Over the last year or so there has been a rise in fundamentalism in Tamil Nadu. Above all it has been the evangelical or Protestant so-called “house churches” that have complained of these attacks. There is an activist, who publishes on the web stories of groups of Christians being beaten up while praying in their house churches or some little church structure destroyed. But as the Catholic Church we have not had this type of open attack until this time, at least not such a big one, we have had small, small things. Two years ago there was a Good Friday incident; a mob did not allow us to worship in one place. So we have had incidents here and there. But the Protestant churches or Protestant groups or these smaller denominations have had a lot of problems over the last two years. So it did not come to me as a surprise that eventually we would be attacked. But that it took place on such a large scale is really frightening.
ACN: It must also have been an enormous shock for the sisters of the Franciscan Congregation of the Immaculate Heart of Mary, who have been running the school for 74 years now. What is the present situation in Chinnasalem? And how are the sisters faring?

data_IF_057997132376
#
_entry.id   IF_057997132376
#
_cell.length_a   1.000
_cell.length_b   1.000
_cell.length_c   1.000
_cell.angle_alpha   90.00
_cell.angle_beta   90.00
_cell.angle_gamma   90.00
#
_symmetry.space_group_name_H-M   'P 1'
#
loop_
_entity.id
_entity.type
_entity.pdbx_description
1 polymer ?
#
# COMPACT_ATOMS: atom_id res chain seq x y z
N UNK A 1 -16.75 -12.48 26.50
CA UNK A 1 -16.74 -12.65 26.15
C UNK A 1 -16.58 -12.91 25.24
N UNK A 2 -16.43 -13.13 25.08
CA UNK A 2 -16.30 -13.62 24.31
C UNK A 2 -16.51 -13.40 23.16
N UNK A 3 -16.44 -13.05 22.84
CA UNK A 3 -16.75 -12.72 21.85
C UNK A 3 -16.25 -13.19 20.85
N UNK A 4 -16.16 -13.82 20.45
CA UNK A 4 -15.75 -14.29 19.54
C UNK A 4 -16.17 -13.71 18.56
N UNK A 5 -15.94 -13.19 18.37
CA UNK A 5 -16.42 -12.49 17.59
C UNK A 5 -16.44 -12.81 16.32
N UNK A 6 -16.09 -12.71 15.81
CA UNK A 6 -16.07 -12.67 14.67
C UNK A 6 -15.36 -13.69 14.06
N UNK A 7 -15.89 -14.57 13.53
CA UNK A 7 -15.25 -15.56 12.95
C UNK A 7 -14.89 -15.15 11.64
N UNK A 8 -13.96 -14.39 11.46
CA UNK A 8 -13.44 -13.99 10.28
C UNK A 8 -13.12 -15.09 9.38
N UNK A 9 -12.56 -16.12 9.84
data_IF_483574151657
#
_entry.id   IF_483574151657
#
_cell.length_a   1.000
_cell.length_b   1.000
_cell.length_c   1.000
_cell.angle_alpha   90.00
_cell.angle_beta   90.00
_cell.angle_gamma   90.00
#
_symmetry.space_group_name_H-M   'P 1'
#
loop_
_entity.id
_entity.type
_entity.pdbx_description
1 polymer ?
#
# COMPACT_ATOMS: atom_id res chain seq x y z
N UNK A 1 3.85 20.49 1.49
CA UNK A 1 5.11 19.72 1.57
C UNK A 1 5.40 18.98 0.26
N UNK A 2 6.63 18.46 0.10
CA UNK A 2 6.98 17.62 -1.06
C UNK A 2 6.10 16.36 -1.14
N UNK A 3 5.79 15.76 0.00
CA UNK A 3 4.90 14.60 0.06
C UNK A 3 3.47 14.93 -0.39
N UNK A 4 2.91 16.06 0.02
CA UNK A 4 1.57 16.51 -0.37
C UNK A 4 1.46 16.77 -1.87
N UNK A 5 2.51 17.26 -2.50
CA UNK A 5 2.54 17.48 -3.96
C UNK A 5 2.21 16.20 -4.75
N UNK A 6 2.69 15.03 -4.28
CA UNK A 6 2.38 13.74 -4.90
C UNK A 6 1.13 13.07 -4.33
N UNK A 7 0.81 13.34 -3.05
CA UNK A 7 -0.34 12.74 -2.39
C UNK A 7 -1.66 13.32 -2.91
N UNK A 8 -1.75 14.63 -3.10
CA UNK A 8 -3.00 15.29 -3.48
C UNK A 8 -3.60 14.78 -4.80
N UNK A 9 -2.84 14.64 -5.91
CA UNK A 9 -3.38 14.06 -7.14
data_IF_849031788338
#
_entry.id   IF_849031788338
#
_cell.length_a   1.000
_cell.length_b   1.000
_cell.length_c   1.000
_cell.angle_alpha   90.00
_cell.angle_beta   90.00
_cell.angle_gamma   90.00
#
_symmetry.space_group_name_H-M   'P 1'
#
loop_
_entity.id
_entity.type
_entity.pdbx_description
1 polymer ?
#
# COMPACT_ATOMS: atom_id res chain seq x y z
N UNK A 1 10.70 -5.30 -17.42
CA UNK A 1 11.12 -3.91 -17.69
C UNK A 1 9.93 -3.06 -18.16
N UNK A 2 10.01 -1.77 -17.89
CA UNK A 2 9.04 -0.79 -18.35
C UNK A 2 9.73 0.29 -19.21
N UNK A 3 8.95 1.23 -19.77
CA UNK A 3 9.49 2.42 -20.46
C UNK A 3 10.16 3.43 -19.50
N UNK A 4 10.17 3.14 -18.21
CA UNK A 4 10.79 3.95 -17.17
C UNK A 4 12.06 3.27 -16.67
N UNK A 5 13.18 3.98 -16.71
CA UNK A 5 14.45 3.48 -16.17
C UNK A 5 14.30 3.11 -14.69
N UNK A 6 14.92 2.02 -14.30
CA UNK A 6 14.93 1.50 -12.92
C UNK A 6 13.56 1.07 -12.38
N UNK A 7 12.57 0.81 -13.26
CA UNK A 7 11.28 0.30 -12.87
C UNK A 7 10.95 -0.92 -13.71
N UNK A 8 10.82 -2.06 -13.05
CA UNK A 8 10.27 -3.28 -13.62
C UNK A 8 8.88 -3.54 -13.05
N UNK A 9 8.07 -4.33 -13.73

It is a small town. And the sisters have been doing a lot of this work for very, very poor children. And in fact the hostel, the boarding school can take girls who come from very poor areas and poor families. I spoke to the sisters a few days ago and I spoke to the Archbishop also, and they say for the moment that some people have been arrested and we are waiting for some more people to be arrested. But for me it is not what happens after the incident. For me the whole thing we have to question is how such incidents can even come about in a civilised society.
ACN: But apart from the incident itself and notwithstanding the gravity of it, are you concerned about the social dimension that this kind of attack implies?